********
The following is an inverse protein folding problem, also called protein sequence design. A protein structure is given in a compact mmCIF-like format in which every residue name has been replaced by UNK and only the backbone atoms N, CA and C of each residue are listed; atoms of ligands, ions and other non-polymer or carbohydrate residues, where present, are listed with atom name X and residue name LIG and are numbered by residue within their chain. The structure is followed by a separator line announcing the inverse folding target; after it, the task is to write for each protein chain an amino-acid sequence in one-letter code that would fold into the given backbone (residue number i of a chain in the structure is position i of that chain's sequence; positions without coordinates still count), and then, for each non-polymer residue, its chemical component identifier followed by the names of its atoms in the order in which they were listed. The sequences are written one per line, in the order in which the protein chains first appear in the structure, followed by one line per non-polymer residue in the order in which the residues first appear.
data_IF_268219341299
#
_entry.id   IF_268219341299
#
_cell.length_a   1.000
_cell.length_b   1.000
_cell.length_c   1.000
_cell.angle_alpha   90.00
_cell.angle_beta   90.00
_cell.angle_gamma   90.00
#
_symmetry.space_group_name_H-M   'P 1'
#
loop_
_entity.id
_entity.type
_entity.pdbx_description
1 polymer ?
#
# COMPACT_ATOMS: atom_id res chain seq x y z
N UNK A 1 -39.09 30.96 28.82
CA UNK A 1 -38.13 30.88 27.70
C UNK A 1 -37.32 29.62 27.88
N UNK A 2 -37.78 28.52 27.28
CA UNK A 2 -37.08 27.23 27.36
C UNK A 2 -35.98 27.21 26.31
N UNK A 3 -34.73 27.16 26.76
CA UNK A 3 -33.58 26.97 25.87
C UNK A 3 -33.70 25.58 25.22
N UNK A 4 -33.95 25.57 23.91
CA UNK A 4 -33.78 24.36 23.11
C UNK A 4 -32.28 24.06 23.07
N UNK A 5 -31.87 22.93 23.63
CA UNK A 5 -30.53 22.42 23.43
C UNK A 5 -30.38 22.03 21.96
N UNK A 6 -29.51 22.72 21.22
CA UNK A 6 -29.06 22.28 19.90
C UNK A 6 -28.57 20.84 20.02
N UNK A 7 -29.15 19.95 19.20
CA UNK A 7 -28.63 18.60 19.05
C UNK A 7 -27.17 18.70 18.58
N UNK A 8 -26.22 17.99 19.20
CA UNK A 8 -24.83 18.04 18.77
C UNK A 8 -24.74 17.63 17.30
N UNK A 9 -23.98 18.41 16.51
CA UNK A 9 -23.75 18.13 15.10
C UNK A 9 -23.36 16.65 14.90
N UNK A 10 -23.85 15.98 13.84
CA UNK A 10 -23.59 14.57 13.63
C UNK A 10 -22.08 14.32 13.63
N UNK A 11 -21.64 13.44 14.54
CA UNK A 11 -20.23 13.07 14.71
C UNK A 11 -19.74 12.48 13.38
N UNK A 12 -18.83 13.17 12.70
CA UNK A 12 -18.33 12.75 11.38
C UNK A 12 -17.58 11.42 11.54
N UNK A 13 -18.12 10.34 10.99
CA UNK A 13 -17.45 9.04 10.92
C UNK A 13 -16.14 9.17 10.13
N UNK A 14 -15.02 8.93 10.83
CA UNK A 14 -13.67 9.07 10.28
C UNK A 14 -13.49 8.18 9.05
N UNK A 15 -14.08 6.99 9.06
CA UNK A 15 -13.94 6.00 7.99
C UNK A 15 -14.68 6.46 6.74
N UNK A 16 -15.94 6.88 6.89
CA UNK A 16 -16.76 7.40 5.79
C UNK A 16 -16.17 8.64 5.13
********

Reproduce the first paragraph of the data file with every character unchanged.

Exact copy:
The following is an inverse protein folding problem, also called protein sequence design. A protein structure is given in a compact mmCIF-like format in which every residue name has been replaced by UNK and only the backbone atoms N, CA and C of each residue are listed; atoms of ligands, ions and other non-polymer or carbohydrate residues, where present, are listed with atom name X and residue name LIG and are numbered by residue within their chain. The structure is followed by a separator line announcing the inverse folding target; after it, the task is to write for each protein chain an amino-acid sequence in one-letter code that would fold into the given backbone (residue number i of a chain in the structure is position i of that chain's sequence; positions without coordinates still count), and then, for each non-polymer residue, its chemical component identifier followed by the names of its atoms in the order in which they were listed. The sequences are written one per line, in the order in which the protein chains first appear in the structure, followed by one line per non-polymer residue in the order in which the residues first appear.